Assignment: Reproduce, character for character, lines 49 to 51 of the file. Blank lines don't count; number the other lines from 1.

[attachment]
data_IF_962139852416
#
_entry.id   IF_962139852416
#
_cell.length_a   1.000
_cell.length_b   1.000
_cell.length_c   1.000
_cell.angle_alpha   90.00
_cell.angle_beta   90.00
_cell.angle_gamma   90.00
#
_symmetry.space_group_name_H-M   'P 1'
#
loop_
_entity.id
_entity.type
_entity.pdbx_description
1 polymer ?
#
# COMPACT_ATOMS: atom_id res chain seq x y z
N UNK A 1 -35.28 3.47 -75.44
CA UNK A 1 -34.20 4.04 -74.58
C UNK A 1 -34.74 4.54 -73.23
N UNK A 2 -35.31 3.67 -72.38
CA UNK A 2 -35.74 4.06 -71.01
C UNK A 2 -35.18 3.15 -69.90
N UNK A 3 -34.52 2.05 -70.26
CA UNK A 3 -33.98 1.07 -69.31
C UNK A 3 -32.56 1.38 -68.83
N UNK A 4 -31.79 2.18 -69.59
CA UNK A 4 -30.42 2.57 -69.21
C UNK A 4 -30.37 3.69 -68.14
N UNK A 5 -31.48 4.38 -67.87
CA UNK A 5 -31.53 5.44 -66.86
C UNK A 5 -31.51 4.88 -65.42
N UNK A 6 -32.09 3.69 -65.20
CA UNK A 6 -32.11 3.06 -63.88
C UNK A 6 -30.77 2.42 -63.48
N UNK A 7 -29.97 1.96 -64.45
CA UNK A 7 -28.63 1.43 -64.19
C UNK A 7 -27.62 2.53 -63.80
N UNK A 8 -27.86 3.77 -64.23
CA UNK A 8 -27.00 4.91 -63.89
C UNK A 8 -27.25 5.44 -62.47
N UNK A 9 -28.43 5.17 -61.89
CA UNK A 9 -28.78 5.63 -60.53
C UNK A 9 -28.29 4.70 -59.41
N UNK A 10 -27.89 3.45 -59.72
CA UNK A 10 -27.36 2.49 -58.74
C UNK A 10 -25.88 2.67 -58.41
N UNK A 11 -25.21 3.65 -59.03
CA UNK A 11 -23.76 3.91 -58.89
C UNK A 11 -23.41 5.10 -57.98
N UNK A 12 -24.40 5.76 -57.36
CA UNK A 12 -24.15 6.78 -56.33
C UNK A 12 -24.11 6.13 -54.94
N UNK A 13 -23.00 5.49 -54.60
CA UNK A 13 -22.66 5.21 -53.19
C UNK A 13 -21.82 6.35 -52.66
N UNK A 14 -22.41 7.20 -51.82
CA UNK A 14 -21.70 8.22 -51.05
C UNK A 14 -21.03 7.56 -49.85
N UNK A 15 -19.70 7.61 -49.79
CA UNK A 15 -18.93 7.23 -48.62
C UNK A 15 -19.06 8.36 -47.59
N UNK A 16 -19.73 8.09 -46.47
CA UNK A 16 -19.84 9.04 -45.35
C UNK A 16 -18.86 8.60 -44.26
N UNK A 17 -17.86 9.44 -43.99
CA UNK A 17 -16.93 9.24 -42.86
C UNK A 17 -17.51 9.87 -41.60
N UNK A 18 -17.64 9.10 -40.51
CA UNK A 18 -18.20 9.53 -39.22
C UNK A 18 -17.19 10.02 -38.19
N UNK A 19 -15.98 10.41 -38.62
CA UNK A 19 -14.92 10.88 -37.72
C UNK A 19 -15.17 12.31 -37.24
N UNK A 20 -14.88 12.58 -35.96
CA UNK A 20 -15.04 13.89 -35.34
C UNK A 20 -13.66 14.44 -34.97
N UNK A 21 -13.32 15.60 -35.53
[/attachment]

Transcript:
CA UNK A 10 -27.36 2.49 -58.74
C UNK A 10 -25.88 2.67 -58.41
N UNK A 11 -25.21 3.65 -59.03